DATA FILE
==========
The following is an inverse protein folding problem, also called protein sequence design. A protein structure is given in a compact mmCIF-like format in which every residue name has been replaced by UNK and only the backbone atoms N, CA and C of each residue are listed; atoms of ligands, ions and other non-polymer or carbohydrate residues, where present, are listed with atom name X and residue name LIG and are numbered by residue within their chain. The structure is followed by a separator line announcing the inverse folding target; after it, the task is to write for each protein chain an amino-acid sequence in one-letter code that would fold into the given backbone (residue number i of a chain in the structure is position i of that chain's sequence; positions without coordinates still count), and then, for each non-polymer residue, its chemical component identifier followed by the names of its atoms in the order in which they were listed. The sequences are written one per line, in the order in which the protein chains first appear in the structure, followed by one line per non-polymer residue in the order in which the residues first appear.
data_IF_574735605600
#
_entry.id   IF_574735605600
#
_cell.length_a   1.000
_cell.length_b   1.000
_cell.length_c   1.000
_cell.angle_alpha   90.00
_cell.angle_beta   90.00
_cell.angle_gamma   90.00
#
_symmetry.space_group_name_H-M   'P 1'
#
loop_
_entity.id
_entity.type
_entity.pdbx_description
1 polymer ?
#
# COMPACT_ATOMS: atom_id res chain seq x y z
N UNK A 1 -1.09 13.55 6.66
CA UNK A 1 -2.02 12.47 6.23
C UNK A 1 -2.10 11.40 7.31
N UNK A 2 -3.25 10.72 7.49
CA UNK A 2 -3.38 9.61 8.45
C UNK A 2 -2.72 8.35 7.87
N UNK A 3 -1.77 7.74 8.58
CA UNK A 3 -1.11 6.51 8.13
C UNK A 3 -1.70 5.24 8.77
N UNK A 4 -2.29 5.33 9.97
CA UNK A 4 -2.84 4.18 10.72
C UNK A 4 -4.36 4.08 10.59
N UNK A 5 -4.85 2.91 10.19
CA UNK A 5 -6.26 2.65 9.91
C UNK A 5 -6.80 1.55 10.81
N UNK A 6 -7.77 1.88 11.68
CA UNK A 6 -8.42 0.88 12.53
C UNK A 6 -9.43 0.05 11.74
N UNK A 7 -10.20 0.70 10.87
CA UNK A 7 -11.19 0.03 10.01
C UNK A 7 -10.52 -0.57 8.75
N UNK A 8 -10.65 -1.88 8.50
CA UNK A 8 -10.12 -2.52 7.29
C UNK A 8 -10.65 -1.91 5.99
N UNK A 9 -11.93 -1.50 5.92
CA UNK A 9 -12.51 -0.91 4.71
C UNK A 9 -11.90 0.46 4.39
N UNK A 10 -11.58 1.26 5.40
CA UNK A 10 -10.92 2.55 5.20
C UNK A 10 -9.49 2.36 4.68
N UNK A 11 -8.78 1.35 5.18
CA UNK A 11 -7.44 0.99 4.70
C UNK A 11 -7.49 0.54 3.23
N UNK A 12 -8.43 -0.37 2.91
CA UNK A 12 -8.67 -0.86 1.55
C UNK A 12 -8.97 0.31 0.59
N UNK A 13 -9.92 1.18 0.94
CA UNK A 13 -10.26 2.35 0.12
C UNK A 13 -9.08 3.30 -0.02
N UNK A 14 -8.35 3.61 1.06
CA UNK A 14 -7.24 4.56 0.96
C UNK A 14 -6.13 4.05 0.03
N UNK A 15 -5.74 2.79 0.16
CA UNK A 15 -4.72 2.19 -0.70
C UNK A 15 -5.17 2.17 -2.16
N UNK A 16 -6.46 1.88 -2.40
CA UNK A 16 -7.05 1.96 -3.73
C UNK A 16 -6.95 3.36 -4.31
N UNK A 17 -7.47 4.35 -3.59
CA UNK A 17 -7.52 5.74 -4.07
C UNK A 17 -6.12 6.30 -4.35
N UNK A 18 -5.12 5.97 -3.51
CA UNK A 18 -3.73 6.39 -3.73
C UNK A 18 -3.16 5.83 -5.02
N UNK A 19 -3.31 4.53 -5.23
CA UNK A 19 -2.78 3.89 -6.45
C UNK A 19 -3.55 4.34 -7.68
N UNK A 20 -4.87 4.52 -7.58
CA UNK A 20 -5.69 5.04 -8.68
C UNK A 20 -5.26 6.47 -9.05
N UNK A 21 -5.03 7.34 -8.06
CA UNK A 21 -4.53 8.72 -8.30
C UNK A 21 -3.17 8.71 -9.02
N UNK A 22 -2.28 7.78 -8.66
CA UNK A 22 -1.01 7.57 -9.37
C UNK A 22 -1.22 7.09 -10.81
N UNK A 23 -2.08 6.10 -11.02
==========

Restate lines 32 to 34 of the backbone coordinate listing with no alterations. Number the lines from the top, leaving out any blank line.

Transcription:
CA UNK A 4 -2.84 4.18 10.72
C UNK A 4 -4.36 4.08 10.59
N UNK A 5 -4.85 2.91 10.19